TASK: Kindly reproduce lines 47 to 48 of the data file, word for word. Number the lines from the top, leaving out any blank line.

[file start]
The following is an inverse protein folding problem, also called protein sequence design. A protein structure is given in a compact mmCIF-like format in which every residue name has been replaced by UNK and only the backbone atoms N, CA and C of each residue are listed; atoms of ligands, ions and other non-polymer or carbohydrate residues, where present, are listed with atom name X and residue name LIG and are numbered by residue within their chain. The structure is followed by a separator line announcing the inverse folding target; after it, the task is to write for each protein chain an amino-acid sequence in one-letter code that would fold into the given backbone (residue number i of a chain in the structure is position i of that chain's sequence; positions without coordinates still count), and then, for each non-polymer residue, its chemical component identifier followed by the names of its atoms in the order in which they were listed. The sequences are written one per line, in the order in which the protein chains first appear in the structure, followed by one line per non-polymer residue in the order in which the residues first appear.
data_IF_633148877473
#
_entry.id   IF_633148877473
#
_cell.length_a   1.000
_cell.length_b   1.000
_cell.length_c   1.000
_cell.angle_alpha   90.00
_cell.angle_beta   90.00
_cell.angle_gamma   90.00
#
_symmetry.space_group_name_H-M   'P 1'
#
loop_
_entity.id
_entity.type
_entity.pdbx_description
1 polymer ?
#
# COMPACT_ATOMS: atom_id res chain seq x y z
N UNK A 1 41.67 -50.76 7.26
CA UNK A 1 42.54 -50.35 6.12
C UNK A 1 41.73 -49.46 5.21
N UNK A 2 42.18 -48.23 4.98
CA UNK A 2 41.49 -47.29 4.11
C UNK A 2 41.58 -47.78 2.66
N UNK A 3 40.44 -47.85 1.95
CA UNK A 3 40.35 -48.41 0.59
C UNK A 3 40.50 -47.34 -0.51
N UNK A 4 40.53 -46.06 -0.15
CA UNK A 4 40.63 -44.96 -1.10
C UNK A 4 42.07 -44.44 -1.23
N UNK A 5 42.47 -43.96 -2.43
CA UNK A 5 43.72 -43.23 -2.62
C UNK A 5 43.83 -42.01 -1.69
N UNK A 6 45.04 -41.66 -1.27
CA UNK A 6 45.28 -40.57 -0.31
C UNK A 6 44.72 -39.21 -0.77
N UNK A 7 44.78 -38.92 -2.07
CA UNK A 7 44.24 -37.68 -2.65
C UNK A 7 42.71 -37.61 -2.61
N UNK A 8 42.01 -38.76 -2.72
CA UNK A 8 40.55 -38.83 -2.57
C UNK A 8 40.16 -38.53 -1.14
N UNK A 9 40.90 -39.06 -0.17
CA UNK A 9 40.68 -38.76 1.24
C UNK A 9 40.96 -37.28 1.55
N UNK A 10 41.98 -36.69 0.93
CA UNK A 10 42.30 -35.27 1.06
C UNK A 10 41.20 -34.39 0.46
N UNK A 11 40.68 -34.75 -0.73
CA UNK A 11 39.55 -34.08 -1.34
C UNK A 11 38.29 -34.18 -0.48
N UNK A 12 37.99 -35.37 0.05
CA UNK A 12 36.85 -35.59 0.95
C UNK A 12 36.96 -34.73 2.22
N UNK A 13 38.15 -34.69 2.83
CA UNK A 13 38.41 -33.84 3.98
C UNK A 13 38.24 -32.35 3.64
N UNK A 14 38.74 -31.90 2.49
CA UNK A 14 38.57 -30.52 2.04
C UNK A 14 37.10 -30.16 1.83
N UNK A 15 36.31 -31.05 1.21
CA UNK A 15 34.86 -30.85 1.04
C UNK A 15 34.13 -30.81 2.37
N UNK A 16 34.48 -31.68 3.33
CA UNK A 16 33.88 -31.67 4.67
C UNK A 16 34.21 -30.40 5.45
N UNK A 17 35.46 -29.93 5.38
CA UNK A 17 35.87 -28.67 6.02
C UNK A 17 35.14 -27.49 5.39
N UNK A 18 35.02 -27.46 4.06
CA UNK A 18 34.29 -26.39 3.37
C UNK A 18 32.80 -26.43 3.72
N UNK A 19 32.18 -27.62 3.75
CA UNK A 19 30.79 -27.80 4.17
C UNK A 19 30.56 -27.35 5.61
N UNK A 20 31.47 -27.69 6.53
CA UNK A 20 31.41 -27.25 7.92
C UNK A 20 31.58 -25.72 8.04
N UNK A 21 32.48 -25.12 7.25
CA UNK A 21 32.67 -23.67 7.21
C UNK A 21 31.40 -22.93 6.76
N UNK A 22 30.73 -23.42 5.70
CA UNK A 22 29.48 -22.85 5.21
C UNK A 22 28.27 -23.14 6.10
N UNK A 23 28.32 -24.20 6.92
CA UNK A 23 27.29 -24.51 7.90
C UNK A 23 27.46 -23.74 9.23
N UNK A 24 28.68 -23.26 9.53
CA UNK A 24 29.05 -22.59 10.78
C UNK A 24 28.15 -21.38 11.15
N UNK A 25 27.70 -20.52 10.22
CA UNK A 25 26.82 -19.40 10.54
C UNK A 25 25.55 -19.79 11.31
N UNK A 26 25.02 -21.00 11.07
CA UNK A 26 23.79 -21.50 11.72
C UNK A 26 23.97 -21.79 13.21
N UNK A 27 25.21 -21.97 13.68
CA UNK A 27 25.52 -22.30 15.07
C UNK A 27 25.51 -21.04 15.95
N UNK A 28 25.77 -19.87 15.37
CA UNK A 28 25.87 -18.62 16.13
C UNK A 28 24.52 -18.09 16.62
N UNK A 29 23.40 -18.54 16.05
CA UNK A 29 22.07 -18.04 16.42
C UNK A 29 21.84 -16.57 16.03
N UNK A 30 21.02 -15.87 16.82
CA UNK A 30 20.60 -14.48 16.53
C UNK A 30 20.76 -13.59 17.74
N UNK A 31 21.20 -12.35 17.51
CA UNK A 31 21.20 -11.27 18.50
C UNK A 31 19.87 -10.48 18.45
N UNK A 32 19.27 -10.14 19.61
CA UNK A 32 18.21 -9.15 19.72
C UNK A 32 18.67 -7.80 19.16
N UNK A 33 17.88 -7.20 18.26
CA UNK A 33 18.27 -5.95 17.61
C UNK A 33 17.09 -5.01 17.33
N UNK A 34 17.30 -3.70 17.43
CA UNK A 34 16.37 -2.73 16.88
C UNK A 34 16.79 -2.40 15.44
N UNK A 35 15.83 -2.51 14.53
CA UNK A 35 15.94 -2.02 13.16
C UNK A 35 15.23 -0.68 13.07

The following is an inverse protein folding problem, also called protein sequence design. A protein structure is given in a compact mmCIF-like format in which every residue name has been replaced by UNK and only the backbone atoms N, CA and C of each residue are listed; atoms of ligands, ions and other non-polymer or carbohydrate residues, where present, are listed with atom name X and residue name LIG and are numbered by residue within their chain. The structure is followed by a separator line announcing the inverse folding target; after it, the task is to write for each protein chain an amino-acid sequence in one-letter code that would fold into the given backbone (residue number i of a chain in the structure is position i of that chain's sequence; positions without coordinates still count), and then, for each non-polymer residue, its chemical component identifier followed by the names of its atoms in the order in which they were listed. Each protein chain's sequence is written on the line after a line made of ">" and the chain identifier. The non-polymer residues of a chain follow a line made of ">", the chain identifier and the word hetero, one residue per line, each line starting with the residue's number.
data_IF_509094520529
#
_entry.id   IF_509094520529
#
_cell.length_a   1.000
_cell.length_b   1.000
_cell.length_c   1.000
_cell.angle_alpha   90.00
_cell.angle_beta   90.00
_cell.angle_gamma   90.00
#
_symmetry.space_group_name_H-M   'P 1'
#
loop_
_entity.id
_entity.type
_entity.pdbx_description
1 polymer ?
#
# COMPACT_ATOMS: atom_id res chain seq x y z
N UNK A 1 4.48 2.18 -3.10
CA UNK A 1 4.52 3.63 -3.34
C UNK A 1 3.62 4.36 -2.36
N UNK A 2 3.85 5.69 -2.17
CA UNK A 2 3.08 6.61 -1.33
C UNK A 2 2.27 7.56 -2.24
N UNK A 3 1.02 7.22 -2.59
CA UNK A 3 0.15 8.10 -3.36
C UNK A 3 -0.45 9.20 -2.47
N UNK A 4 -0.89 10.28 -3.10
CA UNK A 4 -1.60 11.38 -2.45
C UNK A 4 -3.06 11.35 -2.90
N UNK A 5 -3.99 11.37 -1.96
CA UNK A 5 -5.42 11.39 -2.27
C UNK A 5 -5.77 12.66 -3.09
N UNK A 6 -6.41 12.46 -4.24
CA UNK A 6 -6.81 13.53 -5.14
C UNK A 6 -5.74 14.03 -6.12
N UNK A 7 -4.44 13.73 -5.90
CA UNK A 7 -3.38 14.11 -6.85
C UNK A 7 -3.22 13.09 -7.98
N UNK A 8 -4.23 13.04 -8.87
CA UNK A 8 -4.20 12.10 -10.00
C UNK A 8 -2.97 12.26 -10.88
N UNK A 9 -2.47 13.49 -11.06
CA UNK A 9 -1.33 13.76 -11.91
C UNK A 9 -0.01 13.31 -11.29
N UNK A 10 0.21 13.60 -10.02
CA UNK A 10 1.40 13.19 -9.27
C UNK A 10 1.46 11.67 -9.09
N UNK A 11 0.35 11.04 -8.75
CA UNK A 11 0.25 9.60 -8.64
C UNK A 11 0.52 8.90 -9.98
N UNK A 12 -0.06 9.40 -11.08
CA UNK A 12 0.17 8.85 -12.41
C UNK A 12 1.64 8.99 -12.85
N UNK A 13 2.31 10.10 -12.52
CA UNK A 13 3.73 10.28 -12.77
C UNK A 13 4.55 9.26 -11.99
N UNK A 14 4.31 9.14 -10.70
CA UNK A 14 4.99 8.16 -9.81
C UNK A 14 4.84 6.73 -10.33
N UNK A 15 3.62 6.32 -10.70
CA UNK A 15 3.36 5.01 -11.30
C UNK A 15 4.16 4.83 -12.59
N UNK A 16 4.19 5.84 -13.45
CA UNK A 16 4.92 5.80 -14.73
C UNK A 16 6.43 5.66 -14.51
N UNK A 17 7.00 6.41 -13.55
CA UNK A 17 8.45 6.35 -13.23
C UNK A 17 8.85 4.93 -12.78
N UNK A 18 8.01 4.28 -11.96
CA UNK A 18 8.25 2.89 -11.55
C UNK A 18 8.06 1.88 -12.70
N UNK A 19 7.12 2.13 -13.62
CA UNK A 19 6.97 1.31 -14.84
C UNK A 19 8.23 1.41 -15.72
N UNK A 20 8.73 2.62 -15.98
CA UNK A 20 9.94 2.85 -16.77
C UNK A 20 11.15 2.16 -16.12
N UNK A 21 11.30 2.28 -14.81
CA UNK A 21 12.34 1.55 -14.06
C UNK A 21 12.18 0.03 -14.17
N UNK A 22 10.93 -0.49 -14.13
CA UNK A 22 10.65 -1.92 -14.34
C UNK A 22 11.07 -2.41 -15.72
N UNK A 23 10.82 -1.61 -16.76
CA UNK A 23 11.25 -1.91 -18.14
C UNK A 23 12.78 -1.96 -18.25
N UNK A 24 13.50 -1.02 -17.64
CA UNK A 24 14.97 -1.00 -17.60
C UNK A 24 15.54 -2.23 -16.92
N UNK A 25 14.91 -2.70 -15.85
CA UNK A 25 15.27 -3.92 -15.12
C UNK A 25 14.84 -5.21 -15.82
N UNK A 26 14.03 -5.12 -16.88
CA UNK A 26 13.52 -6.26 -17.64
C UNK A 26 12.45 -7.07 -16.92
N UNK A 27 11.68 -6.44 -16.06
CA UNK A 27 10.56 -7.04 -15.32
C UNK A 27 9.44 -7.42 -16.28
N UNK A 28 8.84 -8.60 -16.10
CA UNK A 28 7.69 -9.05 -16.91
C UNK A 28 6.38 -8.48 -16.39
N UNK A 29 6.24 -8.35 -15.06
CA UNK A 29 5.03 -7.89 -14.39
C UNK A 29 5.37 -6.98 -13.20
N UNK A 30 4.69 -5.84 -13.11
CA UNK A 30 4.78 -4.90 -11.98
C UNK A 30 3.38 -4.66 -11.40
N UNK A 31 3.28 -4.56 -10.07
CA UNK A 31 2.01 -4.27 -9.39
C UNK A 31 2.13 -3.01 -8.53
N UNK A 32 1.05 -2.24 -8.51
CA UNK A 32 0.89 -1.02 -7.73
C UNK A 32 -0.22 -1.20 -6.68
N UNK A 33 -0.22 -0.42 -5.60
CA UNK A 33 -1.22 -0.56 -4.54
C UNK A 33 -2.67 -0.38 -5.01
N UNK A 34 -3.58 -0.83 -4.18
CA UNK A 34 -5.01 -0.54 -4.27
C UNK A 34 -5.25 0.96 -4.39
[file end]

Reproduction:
CA UNK A 9 40.68 -38.76 1.24
C UNK A 9 40.96 -37.28 1.55